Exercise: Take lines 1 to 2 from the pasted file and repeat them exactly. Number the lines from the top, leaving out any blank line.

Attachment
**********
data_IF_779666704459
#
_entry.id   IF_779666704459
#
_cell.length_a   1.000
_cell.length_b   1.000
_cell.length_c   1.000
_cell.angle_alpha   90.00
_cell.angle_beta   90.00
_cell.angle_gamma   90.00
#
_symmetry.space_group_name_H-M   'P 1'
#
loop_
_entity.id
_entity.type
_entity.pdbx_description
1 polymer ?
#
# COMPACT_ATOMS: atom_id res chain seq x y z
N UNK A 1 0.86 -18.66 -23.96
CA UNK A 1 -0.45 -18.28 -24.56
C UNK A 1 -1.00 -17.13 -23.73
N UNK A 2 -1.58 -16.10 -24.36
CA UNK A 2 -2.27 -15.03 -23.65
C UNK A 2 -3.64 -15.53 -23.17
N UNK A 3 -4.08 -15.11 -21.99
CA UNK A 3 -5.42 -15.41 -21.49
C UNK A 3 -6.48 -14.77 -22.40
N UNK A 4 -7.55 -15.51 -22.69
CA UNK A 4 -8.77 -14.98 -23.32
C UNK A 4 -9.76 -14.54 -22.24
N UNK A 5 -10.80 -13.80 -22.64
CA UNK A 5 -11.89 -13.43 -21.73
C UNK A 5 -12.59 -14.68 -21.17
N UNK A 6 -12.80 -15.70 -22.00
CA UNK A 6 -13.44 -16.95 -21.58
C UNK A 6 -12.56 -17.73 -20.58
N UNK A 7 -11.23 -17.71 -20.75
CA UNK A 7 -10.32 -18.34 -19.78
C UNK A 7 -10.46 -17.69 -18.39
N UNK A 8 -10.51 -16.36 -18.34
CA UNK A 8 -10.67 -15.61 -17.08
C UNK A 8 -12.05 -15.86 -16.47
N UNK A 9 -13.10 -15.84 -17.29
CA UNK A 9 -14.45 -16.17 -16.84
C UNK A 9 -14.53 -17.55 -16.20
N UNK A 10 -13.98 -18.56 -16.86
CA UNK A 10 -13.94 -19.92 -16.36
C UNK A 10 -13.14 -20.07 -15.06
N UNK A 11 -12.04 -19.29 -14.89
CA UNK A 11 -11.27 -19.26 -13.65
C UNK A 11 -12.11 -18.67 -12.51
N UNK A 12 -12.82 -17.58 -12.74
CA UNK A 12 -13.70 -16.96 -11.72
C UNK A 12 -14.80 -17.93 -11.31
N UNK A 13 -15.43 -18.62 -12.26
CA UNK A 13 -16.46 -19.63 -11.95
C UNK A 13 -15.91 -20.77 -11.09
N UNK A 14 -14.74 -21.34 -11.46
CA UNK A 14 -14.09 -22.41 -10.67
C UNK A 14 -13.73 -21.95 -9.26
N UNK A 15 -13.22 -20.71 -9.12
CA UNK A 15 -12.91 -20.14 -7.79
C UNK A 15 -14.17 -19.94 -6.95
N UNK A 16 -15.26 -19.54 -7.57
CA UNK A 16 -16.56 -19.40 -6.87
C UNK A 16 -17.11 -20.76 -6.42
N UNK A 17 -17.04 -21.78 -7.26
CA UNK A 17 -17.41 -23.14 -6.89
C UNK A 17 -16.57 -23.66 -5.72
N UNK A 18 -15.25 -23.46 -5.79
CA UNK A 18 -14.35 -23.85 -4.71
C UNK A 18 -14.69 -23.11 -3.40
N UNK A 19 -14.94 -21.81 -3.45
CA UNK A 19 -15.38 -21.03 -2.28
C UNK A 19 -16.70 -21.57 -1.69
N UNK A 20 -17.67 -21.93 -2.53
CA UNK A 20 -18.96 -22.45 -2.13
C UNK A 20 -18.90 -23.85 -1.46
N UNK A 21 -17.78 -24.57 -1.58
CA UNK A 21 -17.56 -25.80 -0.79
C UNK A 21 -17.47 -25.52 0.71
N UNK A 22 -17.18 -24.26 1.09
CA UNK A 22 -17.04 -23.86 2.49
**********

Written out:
data_IF_779666704459
#